"That was really exciting, to meet him and get the award," he said. "I was kind of nervous, too."

Another meeting with Smith occurred after Nelson won second place in the Congressional Art contest for his photograph entitled "Aviator," which is a multiple-exposure composition of a pilot's silhouette overlaid with an image of sunlit clouds.

"My mom saw the Congressional Art Contest online, so I submitted this one," Nelson said, pointing to the framed photograph. "I had taken it, I think, a few years earlier. And it turns out that Mr. Smith really likes flying."

The piece now hangs in Smith's office in Washington, D.C.

That contest is just one of many occasions when Nelson has won awards for his art. Other recent awards include Cheyenne County Art Guild Best of Show, the Hixson-Lied Award for Young Artists and Best of Show Youth Division at the Image Art Show.

To top it all off, Nelson has just been chosen as the Cheyenne County Art Guild's Artist of the Month for September.

It appears that Nelson could be accepted at his choice of any college after high school, but he hasn't quite made up his mind.

"I'm not completely sure yet," he said, "but I do have a few colleges picked that I'm looking at."

His choice in a college depends on a couple factors.

He would consider a school that is, he says, "well-rounded and has a lot of different programs, a lot of different types of students," as opposed to a college that only specializes in one discipline. He wants to be able to change his mind, if necessary.

Outside of academic pursuits, Nelson is deeply involved in 4-H. He believes it has brought him many opportunities to explore different vocational and avocational pursuits he may not otherwise have had access to.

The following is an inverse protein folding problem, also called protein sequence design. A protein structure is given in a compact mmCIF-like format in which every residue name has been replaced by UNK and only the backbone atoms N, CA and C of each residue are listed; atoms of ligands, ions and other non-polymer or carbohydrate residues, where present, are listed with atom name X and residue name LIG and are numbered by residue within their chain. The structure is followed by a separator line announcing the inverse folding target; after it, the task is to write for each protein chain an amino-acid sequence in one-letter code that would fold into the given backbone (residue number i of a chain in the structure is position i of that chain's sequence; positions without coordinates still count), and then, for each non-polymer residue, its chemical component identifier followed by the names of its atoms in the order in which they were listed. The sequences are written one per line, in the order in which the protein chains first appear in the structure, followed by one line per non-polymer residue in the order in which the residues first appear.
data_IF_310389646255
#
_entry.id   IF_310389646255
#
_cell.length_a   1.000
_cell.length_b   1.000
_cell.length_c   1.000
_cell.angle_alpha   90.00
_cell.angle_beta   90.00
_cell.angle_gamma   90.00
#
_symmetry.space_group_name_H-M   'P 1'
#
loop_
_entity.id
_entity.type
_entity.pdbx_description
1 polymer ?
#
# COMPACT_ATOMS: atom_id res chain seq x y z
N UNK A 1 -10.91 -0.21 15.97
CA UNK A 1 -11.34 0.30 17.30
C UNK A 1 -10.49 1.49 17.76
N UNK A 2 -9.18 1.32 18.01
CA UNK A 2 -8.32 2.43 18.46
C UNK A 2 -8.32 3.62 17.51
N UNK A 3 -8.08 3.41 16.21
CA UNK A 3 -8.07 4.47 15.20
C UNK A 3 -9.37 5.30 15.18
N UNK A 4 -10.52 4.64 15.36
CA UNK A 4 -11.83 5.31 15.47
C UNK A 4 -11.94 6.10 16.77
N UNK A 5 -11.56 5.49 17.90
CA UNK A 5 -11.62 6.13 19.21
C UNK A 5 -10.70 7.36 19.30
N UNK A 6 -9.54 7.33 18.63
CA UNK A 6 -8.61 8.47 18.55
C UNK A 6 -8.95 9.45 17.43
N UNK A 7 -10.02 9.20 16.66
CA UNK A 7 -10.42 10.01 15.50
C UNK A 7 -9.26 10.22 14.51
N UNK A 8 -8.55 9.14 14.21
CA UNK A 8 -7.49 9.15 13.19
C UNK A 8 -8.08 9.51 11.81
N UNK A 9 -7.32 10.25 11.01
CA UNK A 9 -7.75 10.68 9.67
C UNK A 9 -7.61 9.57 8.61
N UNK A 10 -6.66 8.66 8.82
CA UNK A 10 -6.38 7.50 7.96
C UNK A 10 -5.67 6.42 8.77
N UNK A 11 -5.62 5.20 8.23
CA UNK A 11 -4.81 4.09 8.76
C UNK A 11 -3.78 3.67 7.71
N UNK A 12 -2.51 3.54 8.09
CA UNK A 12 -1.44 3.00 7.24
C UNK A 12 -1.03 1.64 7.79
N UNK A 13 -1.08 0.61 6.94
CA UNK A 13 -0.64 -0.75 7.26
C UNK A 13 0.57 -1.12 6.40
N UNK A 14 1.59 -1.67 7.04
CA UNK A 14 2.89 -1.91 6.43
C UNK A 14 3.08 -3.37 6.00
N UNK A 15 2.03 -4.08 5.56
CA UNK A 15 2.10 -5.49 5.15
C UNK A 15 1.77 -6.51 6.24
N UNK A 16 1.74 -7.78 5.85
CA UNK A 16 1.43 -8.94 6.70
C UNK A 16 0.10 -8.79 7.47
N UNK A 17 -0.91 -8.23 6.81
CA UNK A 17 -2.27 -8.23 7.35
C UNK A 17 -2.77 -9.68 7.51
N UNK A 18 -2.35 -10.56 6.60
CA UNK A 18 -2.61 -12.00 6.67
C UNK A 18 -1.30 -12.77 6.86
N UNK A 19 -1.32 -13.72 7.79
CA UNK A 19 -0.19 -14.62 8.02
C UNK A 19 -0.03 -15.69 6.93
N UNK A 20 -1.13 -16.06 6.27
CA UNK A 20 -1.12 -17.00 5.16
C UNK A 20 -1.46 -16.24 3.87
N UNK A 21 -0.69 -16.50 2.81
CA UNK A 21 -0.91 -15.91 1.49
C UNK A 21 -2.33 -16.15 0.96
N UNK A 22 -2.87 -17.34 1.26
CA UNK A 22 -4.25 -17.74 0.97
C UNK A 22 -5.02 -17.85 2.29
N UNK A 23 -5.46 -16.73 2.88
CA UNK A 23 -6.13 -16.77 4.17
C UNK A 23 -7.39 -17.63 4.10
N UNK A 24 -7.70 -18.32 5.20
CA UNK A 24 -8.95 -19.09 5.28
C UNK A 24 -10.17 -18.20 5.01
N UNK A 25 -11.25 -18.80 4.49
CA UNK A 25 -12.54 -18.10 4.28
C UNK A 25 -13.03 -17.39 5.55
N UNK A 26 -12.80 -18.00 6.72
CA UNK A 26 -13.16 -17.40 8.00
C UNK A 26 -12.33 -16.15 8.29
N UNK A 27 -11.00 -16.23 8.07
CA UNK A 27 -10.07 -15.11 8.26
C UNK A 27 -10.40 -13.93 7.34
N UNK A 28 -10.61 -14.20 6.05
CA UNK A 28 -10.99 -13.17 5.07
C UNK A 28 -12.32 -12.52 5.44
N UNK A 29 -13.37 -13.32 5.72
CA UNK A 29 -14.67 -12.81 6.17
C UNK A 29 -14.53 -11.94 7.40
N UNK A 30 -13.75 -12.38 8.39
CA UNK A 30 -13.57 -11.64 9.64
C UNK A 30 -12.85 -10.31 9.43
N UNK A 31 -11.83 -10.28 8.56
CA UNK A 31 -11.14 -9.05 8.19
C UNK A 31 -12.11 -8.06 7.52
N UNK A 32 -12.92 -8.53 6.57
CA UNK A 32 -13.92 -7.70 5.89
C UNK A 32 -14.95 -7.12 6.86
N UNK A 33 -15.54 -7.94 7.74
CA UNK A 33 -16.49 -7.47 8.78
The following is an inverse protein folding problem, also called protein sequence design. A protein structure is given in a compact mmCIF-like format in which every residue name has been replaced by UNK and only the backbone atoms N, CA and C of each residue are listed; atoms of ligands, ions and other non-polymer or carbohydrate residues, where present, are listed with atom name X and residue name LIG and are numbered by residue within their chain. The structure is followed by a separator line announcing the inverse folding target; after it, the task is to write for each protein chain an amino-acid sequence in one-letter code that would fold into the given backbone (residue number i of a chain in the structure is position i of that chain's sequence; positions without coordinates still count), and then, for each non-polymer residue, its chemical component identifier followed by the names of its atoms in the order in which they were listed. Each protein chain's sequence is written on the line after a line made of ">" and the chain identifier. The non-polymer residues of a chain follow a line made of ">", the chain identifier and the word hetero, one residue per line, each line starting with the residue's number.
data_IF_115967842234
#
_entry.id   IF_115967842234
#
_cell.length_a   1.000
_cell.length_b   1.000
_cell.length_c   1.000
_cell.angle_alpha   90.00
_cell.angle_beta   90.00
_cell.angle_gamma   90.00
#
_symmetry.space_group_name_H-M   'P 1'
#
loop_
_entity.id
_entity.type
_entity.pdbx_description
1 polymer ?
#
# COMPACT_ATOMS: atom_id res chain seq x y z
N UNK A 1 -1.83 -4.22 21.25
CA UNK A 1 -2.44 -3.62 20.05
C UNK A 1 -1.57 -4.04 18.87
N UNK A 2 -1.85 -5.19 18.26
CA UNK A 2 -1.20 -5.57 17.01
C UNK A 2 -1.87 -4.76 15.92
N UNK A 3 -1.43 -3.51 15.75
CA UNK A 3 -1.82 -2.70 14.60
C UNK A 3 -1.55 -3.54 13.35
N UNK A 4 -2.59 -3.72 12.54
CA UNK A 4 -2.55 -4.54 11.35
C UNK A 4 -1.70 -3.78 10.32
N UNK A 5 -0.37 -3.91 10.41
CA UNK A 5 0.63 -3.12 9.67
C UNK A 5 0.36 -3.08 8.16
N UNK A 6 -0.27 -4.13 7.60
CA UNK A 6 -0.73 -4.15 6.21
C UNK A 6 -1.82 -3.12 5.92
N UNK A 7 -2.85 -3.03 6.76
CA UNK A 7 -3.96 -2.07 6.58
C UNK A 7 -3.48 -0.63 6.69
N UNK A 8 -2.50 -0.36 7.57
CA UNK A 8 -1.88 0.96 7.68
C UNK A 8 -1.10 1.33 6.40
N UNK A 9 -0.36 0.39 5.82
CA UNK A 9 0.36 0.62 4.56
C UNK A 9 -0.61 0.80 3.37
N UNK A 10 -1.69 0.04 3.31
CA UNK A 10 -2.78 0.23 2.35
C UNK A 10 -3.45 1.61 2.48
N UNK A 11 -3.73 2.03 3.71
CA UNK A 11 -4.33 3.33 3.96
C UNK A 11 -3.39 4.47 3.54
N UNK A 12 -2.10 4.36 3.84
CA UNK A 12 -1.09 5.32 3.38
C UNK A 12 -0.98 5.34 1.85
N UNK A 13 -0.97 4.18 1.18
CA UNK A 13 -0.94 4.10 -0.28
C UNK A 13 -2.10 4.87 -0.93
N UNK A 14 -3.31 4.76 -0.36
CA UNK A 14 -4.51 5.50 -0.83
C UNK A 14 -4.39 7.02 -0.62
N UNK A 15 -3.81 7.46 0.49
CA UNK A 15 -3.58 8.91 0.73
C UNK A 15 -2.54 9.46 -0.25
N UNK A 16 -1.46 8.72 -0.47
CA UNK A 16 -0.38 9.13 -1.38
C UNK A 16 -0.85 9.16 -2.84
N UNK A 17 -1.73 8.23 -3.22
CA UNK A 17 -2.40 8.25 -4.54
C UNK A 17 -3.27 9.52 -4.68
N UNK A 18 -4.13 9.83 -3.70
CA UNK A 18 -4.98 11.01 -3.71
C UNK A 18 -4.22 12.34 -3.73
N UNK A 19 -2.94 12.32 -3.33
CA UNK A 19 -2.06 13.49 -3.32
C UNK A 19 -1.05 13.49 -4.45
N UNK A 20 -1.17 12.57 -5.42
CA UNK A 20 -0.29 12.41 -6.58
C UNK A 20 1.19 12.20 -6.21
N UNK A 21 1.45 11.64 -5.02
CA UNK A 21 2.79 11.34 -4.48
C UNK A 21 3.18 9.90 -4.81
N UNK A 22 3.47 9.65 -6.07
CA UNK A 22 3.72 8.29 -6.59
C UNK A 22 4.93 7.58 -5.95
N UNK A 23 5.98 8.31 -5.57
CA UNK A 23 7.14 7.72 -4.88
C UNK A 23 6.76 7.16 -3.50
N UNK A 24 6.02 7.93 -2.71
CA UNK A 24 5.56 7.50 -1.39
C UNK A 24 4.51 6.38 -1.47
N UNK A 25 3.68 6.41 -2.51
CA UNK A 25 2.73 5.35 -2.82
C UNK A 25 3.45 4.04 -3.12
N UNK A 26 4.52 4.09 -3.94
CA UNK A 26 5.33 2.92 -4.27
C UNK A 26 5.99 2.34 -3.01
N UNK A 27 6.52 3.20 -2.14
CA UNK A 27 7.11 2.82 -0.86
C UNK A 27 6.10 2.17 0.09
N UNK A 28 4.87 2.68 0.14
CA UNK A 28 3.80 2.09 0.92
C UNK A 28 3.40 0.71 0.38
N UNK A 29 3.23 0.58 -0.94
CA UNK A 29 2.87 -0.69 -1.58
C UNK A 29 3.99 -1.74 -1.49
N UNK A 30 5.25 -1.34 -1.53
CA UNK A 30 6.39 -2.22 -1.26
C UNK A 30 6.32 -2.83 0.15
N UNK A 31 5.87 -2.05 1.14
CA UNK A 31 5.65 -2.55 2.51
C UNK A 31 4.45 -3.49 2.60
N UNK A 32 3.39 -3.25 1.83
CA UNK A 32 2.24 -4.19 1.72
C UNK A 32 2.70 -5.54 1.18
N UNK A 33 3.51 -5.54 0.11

"I can't really say enough how 4-H had really prepared me," he said. "It's just such a great program."

One of the benefits of Nelson's involvement with 4-H is the confidence and skills he gained to start his own business, Nelsonart, with his older brother Jake. Nelson markets and sells notecards and prints of their art, and has sometimes used the venture as a fundraiser for worthy recipients, such as the Sidney Public Library.

His notecards caught the attention of Charlotte Endorf, a Nebraska author who happened to be doing a presentation at the library. She asked if Nelson would illustrate her book, "Bless Your Hearts: The North Platte Canteen." About 20 of his illustrations were published in the book.

Nelson promotes entrepreneurship, speaking and presenting to kids at events such as Career Day at WNCC.

"I'll prepare a little presentation and just tell these kids how they can start a business, or get into the business that they want to be in," he said "Like, how to start out, how to get advice, how to promote your business."

An entrepreneur, an accomplished artist, a published illustrator and a recipient of multiple awards for various accomplishments – Nelson can claim all these, and more. But he wants kids to know that these opportunities are available to almost anyone.

"It's just to show that you can, through these programs, you can go pretty much anywhere that you want, or any career that you want," he said. "You're not just confined to a few careers or this region."

While Nelson isn't sure yet what he will end up doing in life, or exactly which career he will pursue, he does know that he wants to benefit others through it.

"I definitely want to be making a difference and helping people," he said.